This week's DVD and Blu-ray releases
The following are capsule reviews of new and recent DVD and Blu-ray releases from Catholic News Service. Theatrical movies have a Catholic News Service classification and Motion Picture Association of America rating. These classifications refer only to the theatrical version of the films below, and do not take into account the discs' extra content.
Waterlogged drama set on board a World War II U.S. submarine whose commanding officer (Bruce Greenwood) rescues a British nurse (Olivia Williams) and two soldiers, after which everything on the sub malfunctions and paranoia takes hold. Directed by David Twohy as if the vessel was a haunted house, the murky proceedings never achieve a satisfying level of suspense. Brief violence, some profanity and intermittent rough language. A-III -- adults. (R) (Echo Bridge Home Entertainment) 2002
Chilling parable in which an eye doctor (Mark Ruffalo) becomes an early victim in an epidemic of instant blindness and, voluntarily accompanied by his still-sighted wife (Julianne Moore), is forcibly quarantined in a dilapidated mental hospital where conditions, both physical and moral, rapidly deteriorate as the number of inmates (including Danny Glover, Alice Braga, Gael Garcia Bernal and Don McKellar, who also wrote the screenplay) grows. Director Fernando Meirelles' adaptation of Nobel Prize-winning author Jose Saramago's 1995 novel plumbs the depths of human sinfulness, but never gives way to nihilism. Strong sexual content, adultery, brief scenes of full nudity, frequent rough and some crude language, and occasional uses of profanity. L -- limited adult audience, films whose problematic content many adults would find troubling. (R) (Echo Bridge Home Entertainment) 2008
Unappealing mix of comedy and drama as a Chicago businessman (Vince Vaughn) and reformed gambler discovers that his best friend and partner's (Kevin James) wife (Winona Ryder) is cheating with a younger man (Channing Tatum). Unable to bring himself to share the news, he undertakes a series of credulity-straining antics designed either to gain proof of the affair or end it. But his strange behavior convinces his live-in girlfriend (Jennifer Connelly) that he has returned to betting. Though fidelity, honesty and the value of marriage are affirmed in passing, and Vaughn's character even pauses to pray for guidance, the plot of director Ron Howard's mood-shifting mess primarily serves as an excuse for stringing together Vaughn's trademark manic riffs. And like them or not, they fail to offset the showcasing of wayward, sometimes seamy bedroom behavior. Brief graphic adulterous sexual activity with fleeting rear nudity, cohabitation, prostitution theme, much sexual humor, a half-dozen uses of profanity, at least one instance of the F-word, considerable crude and crass language, obscene gestures. Spanish titles option. L -- limited adult audience, films whose problematic content many adults would find troubling. (PG-13) (Universal Studios Home Entertainment; also available on Blu-ray) 2011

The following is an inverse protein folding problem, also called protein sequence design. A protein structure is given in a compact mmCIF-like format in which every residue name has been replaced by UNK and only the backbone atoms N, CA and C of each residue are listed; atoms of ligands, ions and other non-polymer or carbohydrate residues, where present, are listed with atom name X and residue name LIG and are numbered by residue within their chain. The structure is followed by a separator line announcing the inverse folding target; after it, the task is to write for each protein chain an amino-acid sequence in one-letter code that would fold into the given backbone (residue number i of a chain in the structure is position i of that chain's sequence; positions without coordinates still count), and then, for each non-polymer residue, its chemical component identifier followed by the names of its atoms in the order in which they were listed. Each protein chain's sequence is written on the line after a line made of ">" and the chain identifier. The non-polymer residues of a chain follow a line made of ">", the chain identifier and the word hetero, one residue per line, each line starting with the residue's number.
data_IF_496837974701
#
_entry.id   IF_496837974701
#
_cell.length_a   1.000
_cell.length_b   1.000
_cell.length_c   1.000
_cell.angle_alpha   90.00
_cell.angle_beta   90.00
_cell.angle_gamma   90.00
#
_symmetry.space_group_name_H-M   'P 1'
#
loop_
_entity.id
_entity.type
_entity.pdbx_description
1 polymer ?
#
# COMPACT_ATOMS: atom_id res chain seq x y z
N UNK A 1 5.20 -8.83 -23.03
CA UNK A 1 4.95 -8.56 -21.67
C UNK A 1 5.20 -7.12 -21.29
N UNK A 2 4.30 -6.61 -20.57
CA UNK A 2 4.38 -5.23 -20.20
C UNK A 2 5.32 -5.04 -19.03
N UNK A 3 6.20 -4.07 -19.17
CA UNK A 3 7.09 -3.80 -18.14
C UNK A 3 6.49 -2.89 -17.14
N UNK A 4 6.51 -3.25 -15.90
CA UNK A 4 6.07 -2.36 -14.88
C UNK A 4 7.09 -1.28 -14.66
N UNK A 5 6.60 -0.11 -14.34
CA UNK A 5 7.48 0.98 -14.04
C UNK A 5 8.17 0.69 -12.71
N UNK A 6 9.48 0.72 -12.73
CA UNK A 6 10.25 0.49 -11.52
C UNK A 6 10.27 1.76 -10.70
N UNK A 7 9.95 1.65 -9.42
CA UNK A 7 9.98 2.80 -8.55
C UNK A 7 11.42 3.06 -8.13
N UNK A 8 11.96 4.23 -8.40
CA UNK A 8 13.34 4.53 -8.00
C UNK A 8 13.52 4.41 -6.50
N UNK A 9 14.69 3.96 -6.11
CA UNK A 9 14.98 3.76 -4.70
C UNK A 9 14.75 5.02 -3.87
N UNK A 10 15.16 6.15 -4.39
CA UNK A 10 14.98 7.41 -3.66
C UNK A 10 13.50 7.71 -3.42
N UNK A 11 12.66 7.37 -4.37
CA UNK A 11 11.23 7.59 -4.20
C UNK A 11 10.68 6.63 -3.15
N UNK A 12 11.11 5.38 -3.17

The Englishman Who Went Up a Hill but Came Down a Mountain
Quaint but long-winded tale set in 1917 Wales where a sharp innkeeper (Colm Meaney) goads his fellow villagers into hauling mounds of dirt to add some 16 feet to their local mountain in order to keep English surveyors (Hugh Grant and Ian McNeice) from downgrading it officially to a hill. Writer-director Christopher Monger gives epic treatment to a fact-based bit of whimsy, piling on scenes of picturesque Welsh landscapes, eccentric characters, hectic community action and a bit of romance, with uneven results. An implied sexual relationship, some sexual innuendo and a couple of rude expressions. A-III -- adults. (PG) (Echo Bridge Home Entertainment) 1995
The Green Hornet